RI might be next!

by Karen Topakian

Watch out big news could be on its way from my home state. Little Rhody. On Wednesday, February 9, RI will hold its first State House hearing on same sex marriage.

A newly released study by the Williams Institute indicates that the cash strapped state could benefit financially from legalizing gay marriage. To the tune of $1.2 million over three years. And that only refers to state tax revenues.

Governor Chafee who promised to sign gay rights marriage legislation chose to include his support in his January 2011 inaugural speech.

“I would hope that Rhode Island will catch up to her New England neighbors and pass a bill to establish marriage equality,’’ said Chafee. “I urge our General Assembly to quickly consider and adopt this legislation. When marriage equality is the law in Rhode Island, we honor our forefathers who risked their lives and fortune in pursuit of human equality.’’

If RI does catch up to her Rhode Island neighbors, I will be deeply proud of my home state.  And once again wonder if California will ever catch up.

Rhode Island, You Should Have Been First



by Karen Topakian

My home state of Rhode Island is once again in the news. It’s the last holdout of the six New England states to legalize same sex marriage. Rhode Island proudly stands first in many historical events that formed this country and its bedrock philosophies of freedom and liberty, why couldn’t it have done so now? For example,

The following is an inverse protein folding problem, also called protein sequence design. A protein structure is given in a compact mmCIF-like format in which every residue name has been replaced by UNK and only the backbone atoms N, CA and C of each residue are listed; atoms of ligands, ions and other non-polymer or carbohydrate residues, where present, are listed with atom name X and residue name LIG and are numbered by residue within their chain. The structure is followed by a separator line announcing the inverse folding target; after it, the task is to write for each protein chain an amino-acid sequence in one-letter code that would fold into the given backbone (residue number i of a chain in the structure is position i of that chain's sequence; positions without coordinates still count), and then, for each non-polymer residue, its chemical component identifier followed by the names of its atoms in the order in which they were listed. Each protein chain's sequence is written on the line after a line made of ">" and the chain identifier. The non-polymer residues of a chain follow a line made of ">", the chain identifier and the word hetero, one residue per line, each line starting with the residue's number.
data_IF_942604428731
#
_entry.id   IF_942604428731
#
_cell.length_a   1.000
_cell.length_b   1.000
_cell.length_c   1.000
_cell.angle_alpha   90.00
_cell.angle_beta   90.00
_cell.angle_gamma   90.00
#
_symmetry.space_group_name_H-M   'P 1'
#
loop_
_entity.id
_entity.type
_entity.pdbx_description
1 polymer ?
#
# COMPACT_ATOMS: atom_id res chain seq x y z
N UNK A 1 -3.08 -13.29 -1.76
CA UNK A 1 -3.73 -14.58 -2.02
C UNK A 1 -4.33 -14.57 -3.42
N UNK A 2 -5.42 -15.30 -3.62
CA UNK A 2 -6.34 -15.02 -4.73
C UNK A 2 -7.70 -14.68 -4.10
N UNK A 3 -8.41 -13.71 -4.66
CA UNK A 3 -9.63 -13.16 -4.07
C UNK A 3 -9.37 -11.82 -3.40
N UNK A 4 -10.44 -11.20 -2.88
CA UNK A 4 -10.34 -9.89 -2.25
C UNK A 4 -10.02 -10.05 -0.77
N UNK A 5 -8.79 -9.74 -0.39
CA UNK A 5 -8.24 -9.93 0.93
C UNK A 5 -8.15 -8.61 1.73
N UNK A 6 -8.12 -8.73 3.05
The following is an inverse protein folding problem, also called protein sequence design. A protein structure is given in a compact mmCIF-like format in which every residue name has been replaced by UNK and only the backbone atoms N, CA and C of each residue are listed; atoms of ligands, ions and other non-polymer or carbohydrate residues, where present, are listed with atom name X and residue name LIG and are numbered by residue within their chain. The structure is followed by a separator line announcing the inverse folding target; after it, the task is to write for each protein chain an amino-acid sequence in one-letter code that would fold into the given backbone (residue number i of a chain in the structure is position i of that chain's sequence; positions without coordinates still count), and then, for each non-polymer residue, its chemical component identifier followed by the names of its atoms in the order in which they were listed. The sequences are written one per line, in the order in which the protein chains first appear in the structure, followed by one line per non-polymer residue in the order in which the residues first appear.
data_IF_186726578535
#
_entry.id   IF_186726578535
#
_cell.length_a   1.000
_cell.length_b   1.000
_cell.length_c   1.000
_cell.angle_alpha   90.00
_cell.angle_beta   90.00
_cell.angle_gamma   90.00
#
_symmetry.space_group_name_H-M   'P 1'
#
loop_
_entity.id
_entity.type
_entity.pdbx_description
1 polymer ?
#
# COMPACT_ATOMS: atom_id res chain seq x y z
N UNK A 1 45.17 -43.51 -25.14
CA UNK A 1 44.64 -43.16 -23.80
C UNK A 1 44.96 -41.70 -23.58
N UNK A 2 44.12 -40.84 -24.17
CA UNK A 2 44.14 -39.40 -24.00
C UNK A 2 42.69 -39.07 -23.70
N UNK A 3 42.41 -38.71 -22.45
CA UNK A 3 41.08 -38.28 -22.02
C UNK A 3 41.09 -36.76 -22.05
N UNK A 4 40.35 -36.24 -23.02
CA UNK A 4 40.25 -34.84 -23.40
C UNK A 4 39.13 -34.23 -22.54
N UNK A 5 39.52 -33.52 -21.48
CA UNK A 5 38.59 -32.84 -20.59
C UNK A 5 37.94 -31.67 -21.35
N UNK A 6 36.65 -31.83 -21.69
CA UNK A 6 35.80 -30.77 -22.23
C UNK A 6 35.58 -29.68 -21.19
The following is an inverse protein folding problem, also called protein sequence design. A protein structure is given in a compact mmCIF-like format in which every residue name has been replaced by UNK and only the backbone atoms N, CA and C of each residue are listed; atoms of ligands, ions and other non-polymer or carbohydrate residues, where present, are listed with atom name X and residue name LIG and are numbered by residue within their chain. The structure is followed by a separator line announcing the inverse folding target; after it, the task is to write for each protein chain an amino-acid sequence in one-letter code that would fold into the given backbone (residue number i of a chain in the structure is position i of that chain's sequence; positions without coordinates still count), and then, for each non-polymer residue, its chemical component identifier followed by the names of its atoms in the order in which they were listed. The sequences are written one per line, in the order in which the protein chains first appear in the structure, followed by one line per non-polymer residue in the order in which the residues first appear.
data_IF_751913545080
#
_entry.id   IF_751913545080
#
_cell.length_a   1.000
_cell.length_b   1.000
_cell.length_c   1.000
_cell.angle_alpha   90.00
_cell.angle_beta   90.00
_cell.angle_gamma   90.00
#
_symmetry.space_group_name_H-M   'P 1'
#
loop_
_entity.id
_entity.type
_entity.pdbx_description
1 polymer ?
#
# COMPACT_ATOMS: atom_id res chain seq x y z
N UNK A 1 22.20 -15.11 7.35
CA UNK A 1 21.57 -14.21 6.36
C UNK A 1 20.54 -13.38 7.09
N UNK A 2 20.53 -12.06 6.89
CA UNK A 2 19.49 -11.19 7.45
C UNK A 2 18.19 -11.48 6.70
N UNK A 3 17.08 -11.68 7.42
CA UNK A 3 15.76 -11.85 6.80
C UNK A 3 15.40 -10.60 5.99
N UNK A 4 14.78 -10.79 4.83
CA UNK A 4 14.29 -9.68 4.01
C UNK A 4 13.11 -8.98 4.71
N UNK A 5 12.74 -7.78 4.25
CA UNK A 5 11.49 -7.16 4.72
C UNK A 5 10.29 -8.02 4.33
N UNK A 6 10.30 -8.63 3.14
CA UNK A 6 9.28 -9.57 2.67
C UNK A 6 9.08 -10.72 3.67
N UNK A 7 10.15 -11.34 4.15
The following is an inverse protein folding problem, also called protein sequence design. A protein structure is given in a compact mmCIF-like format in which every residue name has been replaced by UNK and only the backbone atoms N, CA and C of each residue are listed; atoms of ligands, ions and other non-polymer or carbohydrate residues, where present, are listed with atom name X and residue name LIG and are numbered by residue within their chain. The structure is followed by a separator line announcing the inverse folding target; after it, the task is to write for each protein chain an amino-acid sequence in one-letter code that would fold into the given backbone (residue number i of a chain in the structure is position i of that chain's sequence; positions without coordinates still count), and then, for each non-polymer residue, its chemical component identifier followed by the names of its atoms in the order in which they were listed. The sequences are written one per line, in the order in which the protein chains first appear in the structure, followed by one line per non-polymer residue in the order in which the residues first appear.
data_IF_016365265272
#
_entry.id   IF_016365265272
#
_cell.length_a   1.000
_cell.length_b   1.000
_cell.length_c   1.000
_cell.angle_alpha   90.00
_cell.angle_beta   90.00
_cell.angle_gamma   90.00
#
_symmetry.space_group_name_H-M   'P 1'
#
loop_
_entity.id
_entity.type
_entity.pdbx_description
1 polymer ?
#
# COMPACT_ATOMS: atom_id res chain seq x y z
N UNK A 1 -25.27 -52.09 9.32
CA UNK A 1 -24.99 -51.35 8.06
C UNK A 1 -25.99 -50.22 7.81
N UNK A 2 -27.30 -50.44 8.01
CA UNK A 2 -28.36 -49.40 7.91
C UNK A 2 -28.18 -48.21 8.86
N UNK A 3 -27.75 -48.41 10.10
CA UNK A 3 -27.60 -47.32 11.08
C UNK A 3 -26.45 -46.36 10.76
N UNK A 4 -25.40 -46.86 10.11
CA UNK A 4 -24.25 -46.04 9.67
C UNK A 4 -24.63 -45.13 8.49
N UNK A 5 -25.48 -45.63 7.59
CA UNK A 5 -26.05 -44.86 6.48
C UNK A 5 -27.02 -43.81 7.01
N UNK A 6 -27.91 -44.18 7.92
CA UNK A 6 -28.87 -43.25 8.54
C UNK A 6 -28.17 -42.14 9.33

Roger Williams, the founder of the first colony in Rhode Island in 1636, based his Providence settlement on his strong beliefs in religious liberty, specifically in the separation of Church and State. A unique model for government in the 17th century. And an unwelcome concept in the Massachusetts Bay Colony, which exiled him. Rhode Island became a haven and refuge for people seeking religious freedom. He adhered to his beliefs in religious freedom along with other revolutionary ideas that influenced Thomas Jefferson and Thomas Paine. 

On May 18, 1652, Rhode Island took first place in North American history by making slavery illegal.

On June 9, 1772, two Rhode Islanders, Abraham Whipple and John Brown committed the first act of bloodshed against the British government’s onerous taxation and trade policies when it attacked, boarded, looted and burned down the British revenue schooner, the Gaspee. A year and a half before the more widely known and celebrated Boston Tea Party. 

On May 4, 1776, the Rhode Island legislature became the first colony to declare its independence from Great Britain.

For a state founded on the basis of religious freedom and independence, why are we now in last place amongst our New England neighbors?